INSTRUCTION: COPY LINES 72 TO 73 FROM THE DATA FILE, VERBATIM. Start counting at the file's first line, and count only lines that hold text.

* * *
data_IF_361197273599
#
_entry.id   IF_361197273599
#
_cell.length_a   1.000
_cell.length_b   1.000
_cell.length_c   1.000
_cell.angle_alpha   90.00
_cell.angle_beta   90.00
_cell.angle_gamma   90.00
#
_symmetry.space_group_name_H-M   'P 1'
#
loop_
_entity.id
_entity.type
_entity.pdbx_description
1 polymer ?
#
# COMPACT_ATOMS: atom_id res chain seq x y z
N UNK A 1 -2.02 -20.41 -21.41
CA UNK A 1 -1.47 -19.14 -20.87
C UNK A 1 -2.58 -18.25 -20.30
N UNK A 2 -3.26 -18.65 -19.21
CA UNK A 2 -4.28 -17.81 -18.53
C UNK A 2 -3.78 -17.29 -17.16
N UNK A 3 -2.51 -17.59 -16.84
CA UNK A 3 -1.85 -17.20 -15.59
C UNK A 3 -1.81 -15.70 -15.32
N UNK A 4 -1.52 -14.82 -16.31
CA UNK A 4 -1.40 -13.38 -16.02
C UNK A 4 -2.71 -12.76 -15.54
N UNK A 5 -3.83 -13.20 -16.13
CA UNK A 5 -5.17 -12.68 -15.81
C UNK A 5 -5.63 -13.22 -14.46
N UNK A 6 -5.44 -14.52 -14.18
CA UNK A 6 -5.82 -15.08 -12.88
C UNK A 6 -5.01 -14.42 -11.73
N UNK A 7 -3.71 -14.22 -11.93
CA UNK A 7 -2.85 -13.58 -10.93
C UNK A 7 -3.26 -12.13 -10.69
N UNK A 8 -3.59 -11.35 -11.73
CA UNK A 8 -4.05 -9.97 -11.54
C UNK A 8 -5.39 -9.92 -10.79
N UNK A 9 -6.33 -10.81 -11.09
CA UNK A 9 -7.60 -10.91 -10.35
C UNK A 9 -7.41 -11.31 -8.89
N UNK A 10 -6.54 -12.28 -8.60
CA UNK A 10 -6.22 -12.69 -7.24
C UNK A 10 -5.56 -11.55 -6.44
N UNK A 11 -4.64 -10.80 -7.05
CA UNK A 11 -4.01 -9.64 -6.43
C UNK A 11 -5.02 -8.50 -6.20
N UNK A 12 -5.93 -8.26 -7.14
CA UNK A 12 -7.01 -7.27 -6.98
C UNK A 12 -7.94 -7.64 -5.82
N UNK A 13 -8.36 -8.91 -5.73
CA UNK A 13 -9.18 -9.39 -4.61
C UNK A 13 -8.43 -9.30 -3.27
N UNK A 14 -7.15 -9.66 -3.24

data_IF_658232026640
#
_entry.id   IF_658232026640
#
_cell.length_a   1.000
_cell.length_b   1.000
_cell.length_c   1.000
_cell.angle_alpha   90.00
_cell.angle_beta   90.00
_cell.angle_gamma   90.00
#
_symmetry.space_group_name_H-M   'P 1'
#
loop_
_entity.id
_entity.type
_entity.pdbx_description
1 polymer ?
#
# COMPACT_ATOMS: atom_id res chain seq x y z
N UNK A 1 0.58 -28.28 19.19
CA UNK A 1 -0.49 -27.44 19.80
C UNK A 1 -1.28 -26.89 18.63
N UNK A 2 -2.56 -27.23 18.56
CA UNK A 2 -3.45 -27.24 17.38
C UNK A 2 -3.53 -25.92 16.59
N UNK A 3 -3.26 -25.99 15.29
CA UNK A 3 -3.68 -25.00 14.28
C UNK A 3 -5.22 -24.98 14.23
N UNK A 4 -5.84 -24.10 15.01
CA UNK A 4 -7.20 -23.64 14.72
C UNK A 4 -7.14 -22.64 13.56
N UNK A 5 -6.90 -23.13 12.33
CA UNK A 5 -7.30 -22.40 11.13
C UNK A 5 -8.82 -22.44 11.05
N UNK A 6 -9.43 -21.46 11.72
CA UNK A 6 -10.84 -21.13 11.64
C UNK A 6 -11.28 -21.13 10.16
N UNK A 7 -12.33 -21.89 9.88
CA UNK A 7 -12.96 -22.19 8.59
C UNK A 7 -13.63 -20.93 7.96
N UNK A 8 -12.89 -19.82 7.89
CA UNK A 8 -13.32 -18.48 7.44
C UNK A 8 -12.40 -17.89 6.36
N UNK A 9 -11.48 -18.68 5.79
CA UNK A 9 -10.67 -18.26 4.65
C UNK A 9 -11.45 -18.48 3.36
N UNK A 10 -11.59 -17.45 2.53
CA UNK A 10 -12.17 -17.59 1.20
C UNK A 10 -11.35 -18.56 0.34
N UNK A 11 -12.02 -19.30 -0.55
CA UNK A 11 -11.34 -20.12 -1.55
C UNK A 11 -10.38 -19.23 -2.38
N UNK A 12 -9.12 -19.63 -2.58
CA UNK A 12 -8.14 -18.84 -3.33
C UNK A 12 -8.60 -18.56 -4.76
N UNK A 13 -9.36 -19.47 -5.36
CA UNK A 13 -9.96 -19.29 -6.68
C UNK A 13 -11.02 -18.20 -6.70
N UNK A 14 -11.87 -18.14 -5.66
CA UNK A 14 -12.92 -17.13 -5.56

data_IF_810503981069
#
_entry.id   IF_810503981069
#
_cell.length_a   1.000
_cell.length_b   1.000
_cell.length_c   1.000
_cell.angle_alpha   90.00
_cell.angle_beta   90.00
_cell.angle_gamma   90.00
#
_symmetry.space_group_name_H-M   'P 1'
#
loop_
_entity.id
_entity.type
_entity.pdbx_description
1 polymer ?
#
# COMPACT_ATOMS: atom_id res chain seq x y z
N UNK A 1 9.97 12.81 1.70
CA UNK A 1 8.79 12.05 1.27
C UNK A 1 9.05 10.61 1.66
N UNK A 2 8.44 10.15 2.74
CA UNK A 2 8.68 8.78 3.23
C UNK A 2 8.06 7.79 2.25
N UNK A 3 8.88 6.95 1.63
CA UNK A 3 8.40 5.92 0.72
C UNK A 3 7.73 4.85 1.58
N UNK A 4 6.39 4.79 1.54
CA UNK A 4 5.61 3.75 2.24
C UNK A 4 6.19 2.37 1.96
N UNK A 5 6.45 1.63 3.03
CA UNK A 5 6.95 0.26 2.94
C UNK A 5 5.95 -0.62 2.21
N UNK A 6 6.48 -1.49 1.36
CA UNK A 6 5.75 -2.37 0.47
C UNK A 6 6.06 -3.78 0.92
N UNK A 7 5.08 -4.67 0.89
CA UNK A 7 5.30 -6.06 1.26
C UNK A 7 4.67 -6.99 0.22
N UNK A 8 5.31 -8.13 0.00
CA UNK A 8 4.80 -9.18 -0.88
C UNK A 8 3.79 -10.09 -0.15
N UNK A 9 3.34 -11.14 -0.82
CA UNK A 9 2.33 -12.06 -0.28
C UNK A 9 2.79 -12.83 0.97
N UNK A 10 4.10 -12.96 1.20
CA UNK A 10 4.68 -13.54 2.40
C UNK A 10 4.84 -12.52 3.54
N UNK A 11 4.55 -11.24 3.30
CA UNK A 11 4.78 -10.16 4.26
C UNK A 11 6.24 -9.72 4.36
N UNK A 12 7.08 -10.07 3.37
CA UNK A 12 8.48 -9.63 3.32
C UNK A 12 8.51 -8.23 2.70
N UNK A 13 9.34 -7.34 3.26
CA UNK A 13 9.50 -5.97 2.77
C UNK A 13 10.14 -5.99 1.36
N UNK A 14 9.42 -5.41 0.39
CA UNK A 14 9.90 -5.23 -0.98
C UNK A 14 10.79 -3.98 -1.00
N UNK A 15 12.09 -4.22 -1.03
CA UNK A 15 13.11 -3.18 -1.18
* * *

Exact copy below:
_symmetry.space_group_name_H-M   'P 1'
#